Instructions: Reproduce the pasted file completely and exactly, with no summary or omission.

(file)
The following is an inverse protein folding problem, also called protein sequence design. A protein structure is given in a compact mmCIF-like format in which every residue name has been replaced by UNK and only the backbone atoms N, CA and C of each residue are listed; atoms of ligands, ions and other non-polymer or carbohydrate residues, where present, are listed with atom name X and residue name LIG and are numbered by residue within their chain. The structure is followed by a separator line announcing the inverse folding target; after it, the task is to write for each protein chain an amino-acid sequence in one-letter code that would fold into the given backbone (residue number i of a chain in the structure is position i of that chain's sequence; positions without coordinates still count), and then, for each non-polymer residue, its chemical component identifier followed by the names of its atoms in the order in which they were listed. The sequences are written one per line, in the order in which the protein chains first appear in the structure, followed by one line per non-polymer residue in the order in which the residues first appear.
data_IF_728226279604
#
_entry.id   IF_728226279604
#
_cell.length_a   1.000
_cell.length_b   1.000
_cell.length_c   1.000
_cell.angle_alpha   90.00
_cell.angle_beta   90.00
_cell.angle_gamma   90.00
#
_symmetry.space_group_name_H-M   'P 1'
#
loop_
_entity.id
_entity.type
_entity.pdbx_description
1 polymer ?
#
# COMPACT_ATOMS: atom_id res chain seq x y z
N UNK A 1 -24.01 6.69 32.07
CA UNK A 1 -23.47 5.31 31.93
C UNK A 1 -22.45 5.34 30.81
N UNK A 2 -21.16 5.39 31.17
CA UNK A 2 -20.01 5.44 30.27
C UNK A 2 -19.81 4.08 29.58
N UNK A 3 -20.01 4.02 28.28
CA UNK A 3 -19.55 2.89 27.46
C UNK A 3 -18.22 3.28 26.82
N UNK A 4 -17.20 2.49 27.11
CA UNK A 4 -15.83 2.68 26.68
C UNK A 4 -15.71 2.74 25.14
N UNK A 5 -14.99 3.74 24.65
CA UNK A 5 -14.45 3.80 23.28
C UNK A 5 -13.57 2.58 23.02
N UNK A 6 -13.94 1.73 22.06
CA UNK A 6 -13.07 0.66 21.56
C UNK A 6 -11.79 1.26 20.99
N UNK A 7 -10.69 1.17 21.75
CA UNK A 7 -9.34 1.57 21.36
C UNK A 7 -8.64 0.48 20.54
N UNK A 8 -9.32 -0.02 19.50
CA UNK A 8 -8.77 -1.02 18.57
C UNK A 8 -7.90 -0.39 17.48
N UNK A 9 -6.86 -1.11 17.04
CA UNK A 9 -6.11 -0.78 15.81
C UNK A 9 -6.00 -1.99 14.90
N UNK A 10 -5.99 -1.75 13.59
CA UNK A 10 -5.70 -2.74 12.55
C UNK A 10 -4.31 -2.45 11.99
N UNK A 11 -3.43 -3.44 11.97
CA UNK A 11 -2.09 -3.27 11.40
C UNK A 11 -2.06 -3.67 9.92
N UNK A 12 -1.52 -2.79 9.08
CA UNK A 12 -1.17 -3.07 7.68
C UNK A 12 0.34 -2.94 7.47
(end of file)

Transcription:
The following is an inverse protein folding problem, also called protein sequence design. A protein structure is given in a compact mmCIF-like format in which every residue name has been replaced by UNK and only the backbone atoms N, CA and C of each residue are listed; atoms of ligands, ions and other non-polymer or carbohydrate residues, where present, are listed with atom name X and residue name LIG and are numbered by residue within their chain. The structure is followed by a separator line announcing the inverse folding target; after it, the task is to write for each protein chain an amino-acid sequence in one-letter code that would fold into the given backbone (residue number i of a chain in the structure is position i of that chain's sequence; positions without coordinates still count), and then, for each non-polymer residue, its chemical component identifier followed by the names of its atoms in the order in which they were listed. The sequences are written one per line, in the order in which the protein chains first appear in the structure, followed by one line per non-polymer residue in the order in which the residues first appear.
data_IF_728226279604
#
_entry.id   IF_728226279604
#
_cell.length_a   1.000
_cell.length_b   1.000
_cell.length_c   1.000
_cell.angle_alpha   90.00
_cell.angle_beta   90.00
_cell.angle_gamma   90.00
#
_symmetry.space_group_name_H-M   'P 1'
#
loop_
_entity.id
_entity.type
_entity.pdbx_description
1 polymer ?
#
# COMPACT_ATOMS: atom_id res chain seq x y z
N UNK A 1 -24.01 6.69 32.07
CA UNK A 1 -23.47 5.31 31.93
C UNK A 1 -22.45 5.34 30.81
N UNK A 2 -21.16 5.39 31.17
CA UNK A 2 -20.01 5.44 30.27
C UNK A 2 -19.81 4.08 29.58
N UNK A 3 -20.01 4.02 28.28
CA UNK A 3 -19.55 2.89 27.46
C UNK A 3 -18.22 3.28 26.82
N UNK A 4 -17.20 2.49 27.11
CA UNK A 4 -15.83 2.68 26.68
C UNK A 4 -15.71 2.74 25.14
N UNK A 5 -14.99 3.74 24.65
CA UNK A 5 -14.45 3.80 23.28
C UNK A 5 -13.57 2.58 23.02
N UNK A 6 -13.94 1.73 22.06
CA UNK A 6 -13.07 0.66 21.56
C UNK A 6 -11.79 1.26 20.99
N UNK A 7 -10.69 1.17 21.75
CA UNK A 7 -9.34 1.57 21.36
C UNK A 7 -8.64 0.48 20.54
N UNK A 8 -9.32 -0.02 19.50
CA UNK A 8 -8.77 -1.02 18.57
C UNK A 8 -7.90 -0.39 17.48
N UNK A 9 -6.86 -1.11 17.04
CA UNK A 9 -6.11 -0.78 15.81
C UNK A 9 -6.00 -1.99 14.90
N UNK A 10 -5.99 -1.75 13.59
CA UNK A 10 -5.70 -2.74 12.55
C UNK A 10 -4.31 -2.45 11.99
N UNK A 11 -3.43 -3.44 11.97
CA UNK A 11 -2.09 -3.27 11.40
C UNK A 11 -2.06 -3.67 9.92
N UNK A 12 -1.52 -2.79 9.08
CA UNK A 12 -1.17 -3.07 7.68
C UNK A 12 0.34 -2.94 7.47